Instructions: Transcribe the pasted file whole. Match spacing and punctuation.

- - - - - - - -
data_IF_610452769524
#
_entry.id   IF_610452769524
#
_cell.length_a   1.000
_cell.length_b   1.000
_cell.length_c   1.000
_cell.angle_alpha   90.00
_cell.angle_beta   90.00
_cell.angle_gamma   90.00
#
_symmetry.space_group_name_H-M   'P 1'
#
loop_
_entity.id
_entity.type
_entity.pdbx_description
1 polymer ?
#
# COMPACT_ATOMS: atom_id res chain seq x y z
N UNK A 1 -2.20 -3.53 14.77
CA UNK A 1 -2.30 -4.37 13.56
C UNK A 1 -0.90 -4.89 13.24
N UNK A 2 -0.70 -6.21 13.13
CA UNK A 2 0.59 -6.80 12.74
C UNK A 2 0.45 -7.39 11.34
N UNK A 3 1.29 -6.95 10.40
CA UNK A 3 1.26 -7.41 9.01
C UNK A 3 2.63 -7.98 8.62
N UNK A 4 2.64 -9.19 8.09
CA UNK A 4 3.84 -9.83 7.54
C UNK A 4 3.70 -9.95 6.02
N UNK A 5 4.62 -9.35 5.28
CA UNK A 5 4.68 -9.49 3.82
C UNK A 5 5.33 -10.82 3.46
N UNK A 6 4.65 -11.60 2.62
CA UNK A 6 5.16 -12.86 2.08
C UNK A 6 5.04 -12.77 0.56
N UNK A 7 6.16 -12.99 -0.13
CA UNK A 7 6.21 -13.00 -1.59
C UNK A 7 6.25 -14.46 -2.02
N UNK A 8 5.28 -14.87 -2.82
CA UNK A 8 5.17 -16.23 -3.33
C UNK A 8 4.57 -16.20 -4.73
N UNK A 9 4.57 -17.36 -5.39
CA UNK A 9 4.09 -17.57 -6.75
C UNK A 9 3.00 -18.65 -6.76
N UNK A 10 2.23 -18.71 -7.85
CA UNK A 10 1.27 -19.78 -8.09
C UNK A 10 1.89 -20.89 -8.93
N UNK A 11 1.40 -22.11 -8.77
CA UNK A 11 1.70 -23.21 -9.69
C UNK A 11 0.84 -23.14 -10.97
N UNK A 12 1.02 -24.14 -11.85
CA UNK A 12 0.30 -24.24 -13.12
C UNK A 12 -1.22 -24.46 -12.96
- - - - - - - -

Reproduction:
data_IF_610452769524
#
_entry.id   IF_610452769524
#
_cell.length_a   1.000
_cell.length_b   1.000
_cell.length_c   1.000
_cell.angle_alpha   90.00
_cell.angle_beta   90.00
_cell.angle_gamma   90.00
#
_symmetry.space_group_name_H-M   'P 1'
#
loop_
_entity.id
_entity.type
_entity.pdbx_description
1 polymer ?
#
# COMPACT_ATOMS: atom_id res chain seq x y z
N UNK A 1 -2.20 -3.53 14.77
CA UNK A 1 -2.30 -4.37 13.56
C UNK A 1 -0.90 -4.89 13.24
N UNK A 2 -0.70 -6.21 13.13
CA UNK A 2 0.59 -6.80 12.74
C UNK A 2 0.45 -7.39 11.34
N UNK A 3 1.29 -6.95 10.40
CA UNK A 3 1.26 -7.41 9.01
C UNK A 3 2.63 -7.98 8.62
N UNK A 4 2.64 -9.19 8.09
CA UNK A 4 3.84 -9.83 7.54
C UNK A 4 3.70 -9.95 6.02
N UNK A 5 4.62 -9.35 5.28
CA UNK A 5 4.68 -9.49 3.82
C UNK A 5 5.33 -10.82 3.46
N UNK A 6 4.65 -11.60 2.62
CA UNK A 6 5.16 -12.86 2.08
C UNK A 6 5.04 -12.77 0.56
N UNK A 7 6.16 -12.99 -0.13
CA UNK A 7 6.21 -13.00 -1.59
C UNK A 7 6.25 -14.46 -2.02
N UNK A 8 5.28 -14.87 -2.82
CA UNK A 8 5.17 -16.23 -3.33
C UNK A 8 4.57 -16.20 -4.73
N UNK A 9 4.57 -17.36 -5.39
CA UNK A 9 4.09 -17.57 -6.75
C UNK A 9 3.00 -18.65 -6.76
N UNK A 10 2.23 -18.71 -7.85
CA UNK A 10 1.27 -19.78 -8.09
C UNK A 10 1.89 -20.89 -8.93
N UNK A 11 1.40 -22.11 -8.77
CA UNK A 11 1.70 -23.21 -9.69
C UNK A 11 0.84 -23.14 -10.97
N UNK A 12 1.02 -24.14 -11.85
CA UNK A 12 0.30 -24.24 -13.12
C UNK A 12 -1.22 -24.46 -12.96